Les and Es Cole, Gary Nelson, Tom Quinn and a few other people produced SFCon 1954. We started out with almost bare pockets. First, we turned the 2-day event into a 3-day weekend; we upped the registration from $1 to $2. Fans screamed at the outrageous increase. Our most important accomplishment, which is still followed today: we voted to have world conventions produced in a different city each year, moving westward. Prior to that, conventions had primarily been on the eastern side of the U.S. We restored the masquerade ball. Bob Bloch was a judge. Willy Ley’s wife, a professional ballet dancer, wore a black, filmy, flowing gown with glowing stars. She was “deep space”.
We arranged for a wonderful museum in San Francisco to display some original sf art, including Chesley Bonestell originals. Additional entertainment included a chamber opera based on a Bradbury short story narrated by Anthony Boucher.
When Les was president of the Little Men, he, and several other people, hatched an idea to involve the United Nations to claim to have authority over ownership of the Moon.
The idea for the Moon Claim, originated, with the owner of the bookstore where The Little Men held their meetings.
The people who executed the Moon Claim were pros or near pros. Les wrote about the geology of the area of the moon; a graduate student in astronomy was able to outline the area of the moon being claimed; Les’ father was studying law, so he was able to write a proper claim. They picked a date to local papers, describing the attempt to claim a portion of the Moon, by filing such a claim with the Legal Department of the United Nations. And yes, it worked. Press releases went out, written with a slant that would appeal to each Bay Area newspaper. The response was far greater than we expected. The local Berkeley paper tore up their original front page for that day and ran the Moon Claim story. Les received a phone call in his place of work from a reporter from England, calling from New York. The reporter was interested in the ramifications of such a claim.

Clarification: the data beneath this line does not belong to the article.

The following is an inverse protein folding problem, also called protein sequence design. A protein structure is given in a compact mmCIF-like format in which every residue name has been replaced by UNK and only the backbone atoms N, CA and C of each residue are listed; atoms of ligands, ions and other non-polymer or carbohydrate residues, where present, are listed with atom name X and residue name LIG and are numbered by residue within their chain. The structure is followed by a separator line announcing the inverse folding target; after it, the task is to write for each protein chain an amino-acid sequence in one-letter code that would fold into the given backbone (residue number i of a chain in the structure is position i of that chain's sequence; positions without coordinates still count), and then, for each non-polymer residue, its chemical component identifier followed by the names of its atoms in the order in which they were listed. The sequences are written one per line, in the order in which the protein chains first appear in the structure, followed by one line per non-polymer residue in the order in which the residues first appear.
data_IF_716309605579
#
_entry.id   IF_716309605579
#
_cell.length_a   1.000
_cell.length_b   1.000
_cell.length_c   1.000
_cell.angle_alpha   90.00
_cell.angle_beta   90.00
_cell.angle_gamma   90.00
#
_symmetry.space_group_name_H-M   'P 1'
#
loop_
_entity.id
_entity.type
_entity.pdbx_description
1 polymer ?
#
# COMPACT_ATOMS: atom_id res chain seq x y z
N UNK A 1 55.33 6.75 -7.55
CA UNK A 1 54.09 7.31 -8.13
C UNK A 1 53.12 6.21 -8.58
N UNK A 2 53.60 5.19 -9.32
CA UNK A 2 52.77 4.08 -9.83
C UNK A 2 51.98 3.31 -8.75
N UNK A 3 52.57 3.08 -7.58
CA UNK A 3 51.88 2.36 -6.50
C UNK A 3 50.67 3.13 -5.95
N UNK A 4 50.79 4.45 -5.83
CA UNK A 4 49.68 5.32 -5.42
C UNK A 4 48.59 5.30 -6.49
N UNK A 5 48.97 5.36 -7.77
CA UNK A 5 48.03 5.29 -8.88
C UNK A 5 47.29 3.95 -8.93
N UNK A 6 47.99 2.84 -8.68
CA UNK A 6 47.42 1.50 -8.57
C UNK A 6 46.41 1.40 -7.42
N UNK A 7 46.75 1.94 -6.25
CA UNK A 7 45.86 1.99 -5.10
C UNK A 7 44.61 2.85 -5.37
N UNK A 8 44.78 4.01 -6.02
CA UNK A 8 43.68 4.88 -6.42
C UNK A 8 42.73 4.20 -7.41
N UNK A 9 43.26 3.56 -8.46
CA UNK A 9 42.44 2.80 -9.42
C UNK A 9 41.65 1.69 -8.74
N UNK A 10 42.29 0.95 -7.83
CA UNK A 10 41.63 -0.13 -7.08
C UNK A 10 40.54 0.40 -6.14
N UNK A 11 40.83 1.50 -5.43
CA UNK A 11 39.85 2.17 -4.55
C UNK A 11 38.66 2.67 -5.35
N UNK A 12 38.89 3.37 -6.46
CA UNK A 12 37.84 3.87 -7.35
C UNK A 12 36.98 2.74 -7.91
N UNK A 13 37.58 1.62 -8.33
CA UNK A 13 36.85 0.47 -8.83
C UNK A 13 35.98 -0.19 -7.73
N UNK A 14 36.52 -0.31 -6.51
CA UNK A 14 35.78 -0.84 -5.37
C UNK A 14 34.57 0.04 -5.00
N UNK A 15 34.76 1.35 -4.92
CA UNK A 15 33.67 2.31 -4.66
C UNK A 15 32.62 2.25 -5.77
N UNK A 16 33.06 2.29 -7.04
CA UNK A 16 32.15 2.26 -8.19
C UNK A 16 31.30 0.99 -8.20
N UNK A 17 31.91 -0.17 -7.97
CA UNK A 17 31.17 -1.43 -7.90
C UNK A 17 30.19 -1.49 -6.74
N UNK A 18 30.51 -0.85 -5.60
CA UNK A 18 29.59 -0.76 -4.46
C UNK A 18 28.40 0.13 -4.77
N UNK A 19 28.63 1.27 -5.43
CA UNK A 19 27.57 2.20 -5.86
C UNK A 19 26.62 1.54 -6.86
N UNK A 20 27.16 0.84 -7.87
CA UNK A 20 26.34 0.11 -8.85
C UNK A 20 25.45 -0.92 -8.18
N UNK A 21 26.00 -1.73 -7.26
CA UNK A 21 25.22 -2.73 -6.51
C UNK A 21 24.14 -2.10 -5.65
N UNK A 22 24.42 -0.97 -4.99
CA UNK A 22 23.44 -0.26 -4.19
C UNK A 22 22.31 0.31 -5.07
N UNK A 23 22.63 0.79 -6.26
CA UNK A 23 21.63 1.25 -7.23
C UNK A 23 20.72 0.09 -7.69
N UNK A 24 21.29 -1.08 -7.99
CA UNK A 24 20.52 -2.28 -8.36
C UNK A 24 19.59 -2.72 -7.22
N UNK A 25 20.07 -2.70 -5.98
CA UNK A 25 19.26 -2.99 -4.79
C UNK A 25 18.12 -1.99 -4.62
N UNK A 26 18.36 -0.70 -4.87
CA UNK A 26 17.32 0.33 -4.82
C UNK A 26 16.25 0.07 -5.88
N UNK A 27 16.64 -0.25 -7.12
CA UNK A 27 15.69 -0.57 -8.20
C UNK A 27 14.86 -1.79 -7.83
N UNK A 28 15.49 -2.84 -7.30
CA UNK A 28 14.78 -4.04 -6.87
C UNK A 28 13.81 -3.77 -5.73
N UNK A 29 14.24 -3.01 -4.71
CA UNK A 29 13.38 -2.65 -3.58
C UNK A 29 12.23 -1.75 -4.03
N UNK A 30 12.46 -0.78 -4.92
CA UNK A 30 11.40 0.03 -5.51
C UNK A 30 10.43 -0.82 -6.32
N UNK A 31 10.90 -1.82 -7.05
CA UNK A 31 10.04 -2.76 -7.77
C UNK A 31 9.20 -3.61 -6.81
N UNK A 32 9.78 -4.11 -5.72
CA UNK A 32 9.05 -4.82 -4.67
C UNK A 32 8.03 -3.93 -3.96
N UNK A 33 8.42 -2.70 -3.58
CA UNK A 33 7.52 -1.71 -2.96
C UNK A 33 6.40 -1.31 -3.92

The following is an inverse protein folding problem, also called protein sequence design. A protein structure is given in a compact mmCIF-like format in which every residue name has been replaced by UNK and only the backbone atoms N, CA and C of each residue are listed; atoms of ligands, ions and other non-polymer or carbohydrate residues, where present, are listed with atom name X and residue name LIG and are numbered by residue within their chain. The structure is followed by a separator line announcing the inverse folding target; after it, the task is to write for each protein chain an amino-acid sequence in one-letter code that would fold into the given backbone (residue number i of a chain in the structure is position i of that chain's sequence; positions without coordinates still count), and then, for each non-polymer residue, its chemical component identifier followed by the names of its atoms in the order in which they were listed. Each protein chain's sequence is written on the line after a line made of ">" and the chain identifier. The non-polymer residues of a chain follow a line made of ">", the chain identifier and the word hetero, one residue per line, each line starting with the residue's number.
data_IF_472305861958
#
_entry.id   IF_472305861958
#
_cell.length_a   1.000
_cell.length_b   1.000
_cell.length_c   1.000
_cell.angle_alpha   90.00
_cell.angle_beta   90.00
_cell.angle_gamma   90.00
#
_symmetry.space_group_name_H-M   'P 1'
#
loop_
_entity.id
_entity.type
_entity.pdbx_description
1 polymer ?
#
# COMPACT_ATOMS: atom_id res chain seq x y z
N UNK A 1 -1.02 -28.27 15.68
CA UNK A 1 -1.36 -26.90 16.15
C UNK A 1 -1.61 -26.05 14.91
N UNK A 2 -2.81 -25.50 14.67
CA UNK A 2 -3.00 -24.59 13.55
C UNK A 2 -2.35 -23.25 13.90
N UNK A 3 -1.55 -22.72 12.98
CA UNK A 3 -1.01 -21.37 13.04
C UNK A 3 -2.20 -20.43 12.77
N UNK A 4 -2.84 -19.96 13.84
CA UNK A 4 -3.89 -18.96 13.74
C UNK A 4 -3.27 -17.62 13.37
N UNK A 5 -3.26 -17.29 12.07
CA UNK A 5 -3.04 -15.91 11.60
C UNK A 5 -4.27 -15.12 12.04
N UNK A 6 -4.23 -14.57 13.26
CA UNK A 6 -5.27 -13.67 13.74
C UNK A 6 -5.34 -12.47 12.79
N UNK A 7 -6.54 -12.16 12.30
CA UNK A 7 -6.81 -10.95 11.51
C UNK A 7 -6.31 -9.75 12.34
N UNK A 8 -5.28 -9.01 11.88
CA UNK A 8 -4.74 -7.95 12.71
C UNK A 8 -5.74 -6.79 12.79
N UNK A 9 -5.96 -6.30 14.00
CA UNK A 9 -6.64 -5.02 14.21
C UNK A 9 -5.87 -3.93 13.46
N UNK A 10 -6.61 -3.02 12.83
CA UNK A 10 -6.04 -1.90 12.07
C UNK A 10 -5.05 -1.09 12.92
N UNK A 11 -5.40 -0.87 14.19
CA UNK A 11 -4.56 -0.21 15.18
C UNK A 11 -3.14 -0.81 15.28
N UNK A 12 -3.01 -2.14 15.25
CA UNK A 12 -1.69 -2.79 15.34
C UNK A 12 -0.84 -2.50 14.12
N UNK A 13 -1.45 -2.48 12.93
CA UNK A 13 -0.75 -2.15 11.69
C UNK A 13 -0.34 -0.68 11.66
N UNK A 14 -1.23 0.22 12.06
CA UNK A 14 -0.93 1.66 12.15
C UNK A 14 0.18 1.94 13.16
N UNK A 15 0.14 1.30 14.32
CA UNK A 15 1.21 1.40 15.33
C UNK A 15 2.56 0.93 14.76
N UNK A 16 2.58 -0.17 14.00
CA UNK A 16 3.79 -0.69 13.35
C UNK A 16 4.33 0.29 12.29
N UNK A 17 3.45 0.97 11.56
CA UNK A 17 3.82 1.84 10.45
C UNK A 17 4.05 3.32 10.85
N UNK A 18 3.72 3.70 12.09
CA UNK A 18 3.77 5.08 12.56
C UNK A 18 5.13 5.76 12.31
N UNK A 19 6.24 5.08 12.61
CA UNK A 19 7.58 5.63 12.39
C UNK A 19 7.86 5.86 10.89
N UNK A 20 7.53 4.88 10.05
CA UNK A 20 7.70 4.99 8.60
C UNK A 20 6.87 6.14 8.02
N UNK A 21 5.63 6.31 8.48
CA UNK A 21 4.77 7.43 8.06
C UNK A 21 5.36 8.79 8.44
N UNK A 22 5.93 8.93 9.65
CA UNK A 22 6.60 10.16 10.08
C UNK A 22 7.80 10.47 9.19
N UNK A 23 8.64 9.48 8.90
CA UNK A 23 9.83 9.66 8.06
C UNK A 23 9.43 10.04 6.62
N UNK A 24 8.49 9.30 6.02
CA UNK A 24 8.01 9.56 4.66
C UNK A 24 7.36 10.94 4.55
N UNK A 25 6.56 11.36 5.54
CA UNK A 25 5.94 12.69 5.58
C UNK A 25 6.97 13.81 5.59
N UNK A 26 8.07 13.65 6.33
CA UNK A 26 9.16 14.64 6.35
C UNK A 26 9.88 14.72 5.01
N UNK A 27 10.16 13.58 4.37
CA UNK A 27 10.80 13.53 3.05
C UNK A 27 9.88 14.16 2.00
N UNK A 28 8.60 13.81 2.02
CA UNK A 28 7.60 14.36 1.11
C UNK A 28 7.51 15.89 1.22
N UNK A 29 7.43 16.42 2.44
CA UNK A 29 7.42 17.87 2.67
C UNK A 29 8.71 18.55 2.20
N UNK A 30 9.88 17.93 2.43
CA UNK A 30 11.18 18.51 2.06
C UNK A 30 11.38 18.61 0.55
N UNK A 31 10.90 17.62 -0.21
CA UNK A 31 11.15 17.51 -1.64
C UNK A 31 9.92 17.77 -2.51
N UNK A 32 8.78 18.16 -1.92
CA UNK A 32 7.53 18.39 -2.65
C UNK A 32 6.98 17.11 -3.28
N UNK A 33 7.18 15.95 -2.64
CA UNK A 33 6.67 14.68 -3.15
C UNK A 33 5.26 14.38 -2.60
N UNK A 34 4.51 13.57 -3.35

Les, as president of the Little Men had the responsibility of fielding the phone calls, hoping for a legal way to determine the ownership of part of the moon.
Les authored about 50 SF short stories, published in F&SF, Amazing, Startling; an article in Astounding; and 6 novels. His letters to sf magazines were published regularly from when he was about 13. After we married in 1947 he added my name – thus was born Les and Es, or Es and Les.
Books by Les Cole: The Sea Kings, Lion at Sea, The Sea People (a prehistoric arch-aeological adventure trilogy, also available in Greek); Baker’s Dozenth (a spy novel set against the American Civil War); Spithead (an alternative universe spy/adventure novel where WWI and WWII never happened because the British Navy sailed out of Spithead, England and intervened).
Judith Merrill played a big part. Long distance by mail and phone she helped Les hone his writing skills, gave advice about character development, dialog. Les passed on this help to other aspiring writers, an important obligation.
Les was never boring. I don’t think he could be boring; he knew too much, his sense of humor never stopped. His use of language was always interesting, thoughtful, and unique. And he could write; short stories, science fiction, historical novels.
He was younger than I, and insisted that I had to marry a younger man because women live longer than men. He was right about so many things. Smart and funny, and knew so much. He was never boring.
He is still in our house. In every corner: his books, his photographs, his little notes tucked into books. We made each other laugh. He taught me stuff and I may have taught him a few things, too.
Es and the doggies